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Editorial ARTICLE

Front. Oncol., 22 December 2017 | https://doi.org/10.3389/fonc.2017.00320

Editorial: Uncovering the Function of the Mitochondrial Protein VDAC in Health and Disease: From Structure-Function to Novel Therapeutic Strategies

imageVarda Shoshan-Barmatz1*, imageHanna Kmita2 and imageJohn J. Lemasters3,4
  • 1Department of Life Sciences, The National Institute for Biotechnology in the Negev, Ben-Gurion University of the Negev, Beersheba, Israel
  • 2Institute of Molecular Biology and Biotechnology, Faculty of Biology, Adam Mickiewicz University, Poznań, Poland
  • 3Center for Cell Death, Injury and Regeneration, Department of Drug Discovery and Biomedical Sciences, Medical University of South Carolina, Charleston, SC, United States
  • 4Center for Cell Death, Injury and Regeneration, Department of Biochemistry and Molecular Biology, Medical University of South Carolina, Charleston, SC, United States

Editorial on the Research Topic

Uncovering the Function of the Mitochondrial Protein VDAC in Health and Disease: From Structure-Function to Novel Therapeutic Strategies

This Research Topic on “Uncovering the Function of the Mitochondrial Protein VDAC in Health and Disease: From Structure-Function to Novel Therapeutic Strategies” involves five papers and focuses on the contribution of voltage-dependent anion channel (VDAC) to cell life and death, and highlights its activity in relation to diseases such as cancer, Huntington disease, Alzheimer disease, diabetes, and heart disease.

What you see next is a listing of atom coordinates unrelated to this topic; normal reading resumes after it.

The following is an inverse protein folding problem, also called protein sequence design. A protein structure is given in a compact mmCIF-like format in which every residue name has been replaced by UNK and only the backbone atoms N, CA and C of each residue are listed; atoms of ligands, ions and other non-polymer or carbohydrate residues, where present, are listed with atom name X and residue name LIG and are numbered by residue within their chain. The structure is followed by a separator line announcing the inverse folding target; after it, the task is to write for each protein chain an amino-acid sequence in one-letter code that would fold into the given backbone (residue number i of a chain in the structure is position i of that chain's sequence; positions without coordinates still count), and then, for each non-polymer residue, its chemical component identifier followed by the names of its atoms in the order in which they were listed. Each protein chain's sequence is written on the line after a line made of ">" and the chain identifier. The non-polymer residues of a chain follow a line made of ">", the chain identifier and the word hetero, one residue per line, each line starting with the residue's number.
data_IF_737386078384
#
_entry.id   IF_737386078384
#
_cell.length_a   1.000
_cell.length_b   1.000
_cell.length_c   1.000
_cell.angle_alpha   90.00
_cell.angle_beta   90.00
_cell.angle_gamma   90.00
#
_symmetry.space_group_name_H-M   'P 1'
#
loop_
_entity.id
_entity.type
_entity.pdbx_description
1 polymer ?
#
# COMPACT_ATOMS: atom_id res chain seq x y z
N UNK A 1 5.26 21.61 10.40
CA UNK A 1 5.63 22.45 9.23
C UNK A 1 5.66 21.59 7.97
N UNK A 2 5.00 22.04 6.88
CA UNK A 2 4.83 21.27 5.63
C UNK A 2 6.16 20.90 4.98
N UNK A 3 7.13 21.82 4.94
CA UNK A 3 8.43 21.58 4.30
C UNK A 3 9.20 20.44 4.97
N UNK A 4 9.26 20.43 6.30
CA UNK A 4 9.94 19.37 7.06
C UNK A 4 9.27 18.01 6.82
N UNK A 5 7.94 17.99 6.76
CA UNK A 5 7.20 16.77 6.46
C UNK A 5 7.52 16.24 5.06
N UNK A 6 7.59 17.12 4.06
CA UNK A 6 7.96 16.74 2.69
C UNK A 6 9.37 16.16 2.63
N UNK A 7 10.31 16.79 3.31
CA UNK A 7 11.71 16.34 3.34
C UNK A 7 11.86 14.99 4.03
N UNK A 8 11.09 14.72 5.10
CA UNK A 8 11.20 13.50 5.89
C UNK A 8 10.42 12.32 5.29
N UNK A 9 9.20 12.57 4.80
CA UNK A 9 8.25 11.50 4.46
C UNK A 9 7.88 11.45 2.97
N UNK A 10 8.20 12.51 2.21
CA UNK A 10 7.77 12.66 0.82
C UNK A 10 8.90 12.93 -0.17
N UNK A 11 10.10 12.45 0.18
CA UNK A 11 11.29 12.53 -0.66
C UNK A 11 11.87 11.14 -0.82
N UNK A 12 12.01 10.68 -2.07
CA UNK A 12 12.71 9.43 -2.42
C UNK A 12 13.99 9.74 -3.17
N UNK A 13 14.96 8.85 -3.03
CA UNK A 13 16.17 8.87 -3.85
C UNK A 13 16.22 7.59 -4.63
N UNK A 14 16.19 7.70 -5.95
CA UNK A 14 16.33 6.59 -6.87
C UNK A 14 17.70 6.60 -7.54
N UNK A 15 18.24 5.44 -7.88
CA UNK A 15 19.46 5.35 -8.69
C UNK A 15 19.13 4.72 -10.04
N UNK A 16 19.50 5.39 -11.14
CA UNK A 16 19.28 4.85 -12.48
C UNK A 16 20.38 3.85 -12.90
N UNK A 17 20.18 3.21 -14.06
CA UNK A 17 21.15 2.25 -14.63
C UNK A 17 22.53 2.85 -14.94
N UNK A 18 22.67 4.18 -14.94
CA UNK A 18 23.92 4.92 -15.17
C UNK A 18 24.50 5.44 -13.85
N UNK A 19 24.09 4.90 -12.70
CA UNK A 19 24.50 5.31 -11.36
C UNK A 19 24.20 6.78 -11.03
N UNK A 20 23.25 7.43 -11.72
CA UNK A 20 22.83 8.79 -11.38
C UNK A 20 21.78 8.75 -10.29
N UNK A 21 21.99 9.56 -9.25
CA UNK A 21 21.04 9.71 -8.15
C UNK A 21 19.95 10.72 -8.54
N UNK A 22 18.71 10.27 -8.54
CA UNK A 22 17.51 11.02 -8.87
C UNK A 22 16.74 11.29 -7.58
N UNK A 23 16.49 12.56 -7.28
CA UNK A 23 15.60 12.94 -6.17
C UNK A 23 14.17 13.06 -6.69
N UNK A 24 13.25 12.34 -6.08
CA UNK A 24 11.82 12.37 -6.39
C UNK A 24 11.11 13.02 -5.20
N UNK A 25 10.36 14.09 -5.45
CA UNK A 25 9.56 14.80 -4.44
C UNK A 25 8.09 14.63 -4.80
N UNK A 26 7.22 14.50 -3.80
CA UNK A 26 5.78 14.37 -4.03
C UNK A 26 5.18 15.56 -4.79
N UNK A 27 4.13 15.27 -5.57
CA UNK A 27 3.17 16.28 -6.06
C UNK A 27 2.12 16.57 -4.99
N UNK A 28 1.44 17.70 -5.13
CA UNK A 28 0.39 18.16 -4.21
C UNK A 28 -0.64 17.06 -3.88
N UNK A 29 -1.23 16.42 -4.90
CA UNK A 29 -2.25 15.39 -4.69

Mammals, including humans, have three isoforms of VDAC, VDAC1, VDAC2, and VDAC3. These isoforms have very similar structure, conductance, and voltage-gating properties, but their existence points to VDAC functional complexity. While this research topic applies mainly to VDAC1, one of the topic papers presents a perspective on the evolution of VDAC function from molecular sieve to metabolic governator to actuator of ferroptosis. A second contribution reviews all VDAC isoforms with a focus on a unique role for VDAC3, in which cysteine oxidative modifications reflect the reactive oxygen species (ROS) load in the intermembrane space and mark oxidatively damaged mitochondria. Consequently, oxidative VDAC3 alterations may be an important element of different disease etiologies.